23 years, price $350." Having paid forthe wench, I told 
her to get her trunk and come with me. She had neither 
trunk nor parcel, and was alone. All she possessed she 
had on, which was a hickory shirt and a linsey-woolsey 
gown ; and yet she was cheerful, and we found her a good 
servant. I had already experienced the pride of owner 
ship in its various gradations, as the proprietor of a dog, 
a horse, and a bit of land ; but it was only when I could 
call a human being my property that I enjoyed the self- 
importance of a real capitalist. No sooner was my pur 
chase known, than I was admitted to the society of 
Charleston with a stamp of merit above my value. I 
visited the plantations in winter, and in the warm season 
many families established themselves on Sullivan's Island. 
In their companionship I recognized the truth of what 
Prince Murat said of the Charleston society. After he 
had seen nearly all the courts of Europe he found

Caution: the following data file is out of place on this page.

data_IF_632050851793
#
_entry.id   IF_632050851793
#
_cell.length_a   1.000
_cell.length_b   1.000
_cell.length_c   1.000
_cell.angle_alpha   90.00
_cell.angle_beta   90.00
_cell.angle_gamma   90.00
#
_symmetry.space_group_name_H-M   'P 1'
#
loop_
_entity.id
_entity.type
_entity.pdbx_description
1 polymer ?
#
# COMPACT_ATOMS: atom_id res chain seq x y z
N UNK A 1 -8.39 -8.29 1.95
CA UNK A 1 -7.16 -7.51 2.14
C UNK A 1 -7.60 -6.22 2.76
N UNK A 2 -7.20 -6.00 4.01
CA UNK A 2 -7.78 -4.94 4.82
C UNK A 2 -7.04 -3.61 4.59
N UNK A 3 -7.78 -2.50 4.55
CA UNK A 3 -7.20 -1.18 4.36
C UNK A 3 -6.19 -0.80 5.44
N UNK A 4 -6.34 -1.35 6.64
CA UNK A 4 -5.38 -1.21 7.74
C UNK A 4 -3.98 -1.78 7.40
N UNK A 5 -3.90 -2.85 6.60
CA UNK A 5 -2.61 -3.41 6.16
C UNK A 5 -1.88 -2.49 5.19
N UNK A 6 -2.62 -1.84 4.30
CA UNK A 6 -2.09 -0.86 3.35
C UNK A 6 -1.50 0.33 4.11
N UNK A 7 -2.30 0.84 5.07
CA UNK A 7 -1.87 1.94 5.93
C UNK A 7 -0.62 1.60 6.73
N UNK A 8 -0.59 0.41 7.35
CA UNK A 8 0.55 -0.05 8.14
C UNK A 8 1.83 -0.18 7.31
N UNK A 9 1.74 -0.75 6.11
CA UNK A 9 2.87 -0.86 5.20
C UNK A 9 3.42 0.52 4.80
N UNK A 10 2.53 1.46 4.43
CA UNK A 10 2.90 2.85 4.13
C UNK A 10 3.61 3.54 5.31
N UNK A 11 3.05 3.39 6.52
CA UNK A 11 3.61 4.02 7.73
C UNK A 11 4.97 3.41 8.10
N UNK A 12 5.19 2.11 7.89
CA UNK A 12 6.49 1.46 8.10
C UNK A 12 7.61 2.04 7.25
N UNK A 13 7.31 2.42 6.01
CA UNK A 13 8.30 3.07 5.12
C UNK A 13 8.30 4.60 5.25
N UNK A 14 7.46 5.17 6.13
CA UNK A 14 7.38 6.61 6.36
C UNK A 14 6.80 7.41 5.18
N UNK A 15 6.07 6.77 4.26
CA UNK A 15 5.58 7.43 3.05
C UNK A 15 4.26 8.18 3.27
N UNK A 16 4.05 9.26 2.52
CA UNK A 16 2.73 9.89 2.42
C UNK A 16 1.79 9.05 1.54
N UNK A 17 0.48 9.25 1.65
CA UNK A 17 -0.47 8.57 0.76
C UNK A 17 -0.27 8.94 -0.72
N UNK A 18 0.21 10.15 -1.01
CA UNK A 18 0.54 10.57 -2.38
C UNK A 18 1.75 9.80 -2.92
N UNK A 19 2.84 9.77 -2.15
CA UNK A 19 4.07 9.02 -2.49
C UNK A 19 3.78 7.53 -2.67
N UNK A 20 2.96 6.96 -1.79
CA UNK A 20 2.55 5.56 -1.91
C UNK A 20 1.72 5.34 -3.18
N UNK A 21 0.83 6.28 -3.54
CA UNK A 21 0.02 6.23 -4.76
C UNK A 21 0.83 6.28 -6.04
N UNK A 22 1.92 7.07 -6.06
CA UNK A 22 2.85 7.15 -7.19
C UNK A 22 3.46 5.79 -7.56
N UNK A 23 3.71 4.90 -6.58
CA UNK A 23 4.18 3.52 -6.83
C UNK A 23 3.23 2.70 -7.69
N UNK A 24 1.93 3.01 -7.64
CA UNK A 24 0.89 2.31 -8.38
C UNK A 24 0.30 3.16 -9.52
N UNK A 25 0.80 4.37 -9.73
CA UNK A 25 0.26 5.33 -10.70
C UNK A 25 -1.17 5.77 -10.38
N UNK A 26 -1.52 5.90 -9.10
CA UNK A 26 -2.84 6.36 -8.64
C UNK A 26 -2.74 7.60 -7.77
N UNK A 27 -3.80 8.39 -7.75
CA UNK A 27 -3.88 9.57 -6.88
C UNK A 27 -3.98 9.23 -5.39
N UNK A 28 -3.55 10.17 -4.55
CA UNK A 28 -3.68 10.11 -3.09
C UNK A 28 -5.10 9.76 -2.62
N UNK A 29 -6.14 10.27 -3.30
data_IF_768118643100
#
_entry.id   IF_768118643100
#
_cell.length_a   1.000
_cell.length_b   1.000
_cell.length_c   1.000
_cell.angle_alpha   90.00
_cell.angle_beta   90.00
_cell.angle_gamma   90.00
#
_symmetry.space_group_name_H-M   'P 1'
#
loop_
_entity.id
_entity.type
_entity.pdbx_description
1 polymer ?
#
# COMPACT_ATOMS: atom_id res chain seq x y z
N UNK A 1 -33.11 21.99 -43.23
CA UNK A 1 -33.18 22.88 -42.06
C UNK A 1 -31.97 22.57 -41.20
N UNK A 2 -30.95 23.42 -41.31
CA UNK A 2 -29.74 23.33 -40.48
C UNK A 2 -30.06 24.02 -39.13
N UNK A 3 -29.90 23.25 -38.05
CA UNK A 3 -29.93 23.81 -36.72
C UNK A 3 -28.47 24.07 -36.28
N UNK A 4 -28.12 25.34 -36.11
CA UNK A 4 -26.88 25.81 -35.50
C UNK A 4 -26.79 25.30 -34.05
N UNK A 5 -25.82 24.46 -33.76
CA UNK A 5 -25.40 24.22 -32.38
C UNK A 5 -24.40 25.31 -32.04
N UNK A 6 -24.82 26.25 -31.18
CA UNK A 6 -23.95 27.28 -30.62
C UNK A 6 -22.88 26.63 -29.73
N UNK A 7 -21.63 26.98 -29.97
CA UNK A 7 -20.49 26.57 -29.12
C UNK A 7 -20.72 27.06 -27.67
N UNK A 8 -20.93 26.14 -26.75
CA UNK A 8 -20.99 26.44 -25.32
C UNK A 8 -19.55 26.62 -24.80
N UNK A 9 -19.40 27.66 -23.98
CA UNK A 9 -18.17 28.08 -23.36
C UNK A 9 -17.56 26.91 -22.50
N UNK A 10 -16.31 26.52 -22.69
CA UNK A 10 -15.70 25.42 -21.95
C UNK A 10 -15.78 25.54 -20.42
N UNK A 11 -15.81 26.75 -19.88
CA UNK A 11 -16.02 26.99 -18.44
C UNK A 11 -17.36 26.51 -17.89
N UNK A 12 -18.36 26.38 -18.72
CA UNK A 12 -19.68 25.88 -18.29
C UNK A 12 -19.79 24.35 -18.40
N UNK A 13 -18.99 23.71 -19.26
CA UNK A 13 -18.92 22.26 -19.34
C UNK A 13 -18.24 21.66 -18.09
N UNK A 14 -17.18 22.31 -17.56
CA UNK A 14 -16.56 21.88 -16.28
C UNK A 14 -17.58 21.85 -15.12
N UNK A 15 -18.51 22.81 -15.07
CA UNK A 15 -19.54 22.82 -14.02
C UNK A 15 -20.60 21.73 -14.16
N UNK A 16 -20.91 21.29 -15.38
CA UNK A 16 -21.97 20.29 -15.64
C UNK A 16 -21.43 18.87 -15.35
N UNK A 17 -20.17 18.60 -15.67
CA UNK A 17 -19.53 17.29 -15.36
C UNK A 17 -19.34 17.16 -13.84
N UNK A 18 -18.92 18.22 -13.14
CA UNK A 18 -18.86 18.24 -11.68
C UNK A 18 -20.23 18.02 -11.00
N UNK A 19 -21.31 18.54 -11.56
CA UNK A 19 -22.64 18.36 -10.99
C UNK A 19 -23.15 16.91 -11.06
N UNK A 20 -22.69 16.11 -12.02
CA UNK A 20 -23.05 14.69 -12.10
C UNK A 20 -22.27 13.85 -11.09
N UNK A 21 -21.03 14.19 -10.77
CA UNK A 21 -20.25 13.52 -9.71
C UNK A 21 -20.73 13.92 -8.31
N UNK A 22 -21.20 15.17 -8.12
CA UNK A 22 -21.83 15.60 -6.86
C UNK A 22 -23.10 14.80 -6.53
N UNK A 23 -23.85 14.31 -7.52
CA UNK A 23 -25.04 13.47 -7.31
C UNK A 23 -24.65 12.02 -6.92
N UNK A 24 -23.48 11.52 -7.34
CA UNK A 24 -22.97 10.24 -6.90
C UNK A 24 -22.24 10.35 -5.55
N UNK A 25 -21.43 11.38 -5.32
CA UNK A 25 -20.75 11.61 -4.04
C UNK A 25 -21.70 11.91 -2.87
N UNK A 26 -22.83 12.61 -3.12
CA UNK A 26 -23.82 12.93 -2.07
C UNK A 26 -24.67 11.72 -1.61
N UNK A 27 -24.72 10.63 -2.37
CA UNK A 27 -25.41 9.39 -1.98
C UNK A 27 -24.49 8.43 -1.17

by comparison that the men of South Carolina were 
the most aristocratic, and the women the most grace 
ful. 

The peculiar charm of the South Carolinians was de 
rived from an unusual coalition of races. The blood of 
the Huguenots had mixed with that of the Cava 
liers of England. In Canada and Louisiana it is 
different. There the two nationalities remain distinct, 
for the French in habits and association are the most 
insular of all the Christian communities. The Legrees, 
the De Saussures, the Porchers, the d'lons, the Rhetts, the 



South Carolina Society. 175 

Izzards, the Petigrews, the Rutledges, the Prestons, the 
Butlers, the Pinckneys, the Pringles, the Haynes, the 
Northrops, the Harveys, and the Calhouns all joined in 
social amity, and among them were brave men of the 
highest refinement and almost incomparable eloquence. 
The women exalted the noble accomplishments of the 
men by many enchanting qualities. In form they were 
unrivalled, and the beauty of their hands and feet sur 
passed the proofs of my observation in all my journeys. 
In such a society I should have been a groveller if I had 
not secured a voucher of eternal credit, which I found in 
the friendship of a young lady to whom I was introduced, 
while walking on the beach of Sullivan's Island. This 
beautiful lady was endowed with rarest gifts ; and in her 
person and character all the attributes which enabled 
her sisters of the sunny land, where she inherited life, 
to ensorcillize and enslave the ruder sex, cohered. At 
the time to which I refer, I was bound by the holy vows 
of matrimony to a woman of transcendent worth, and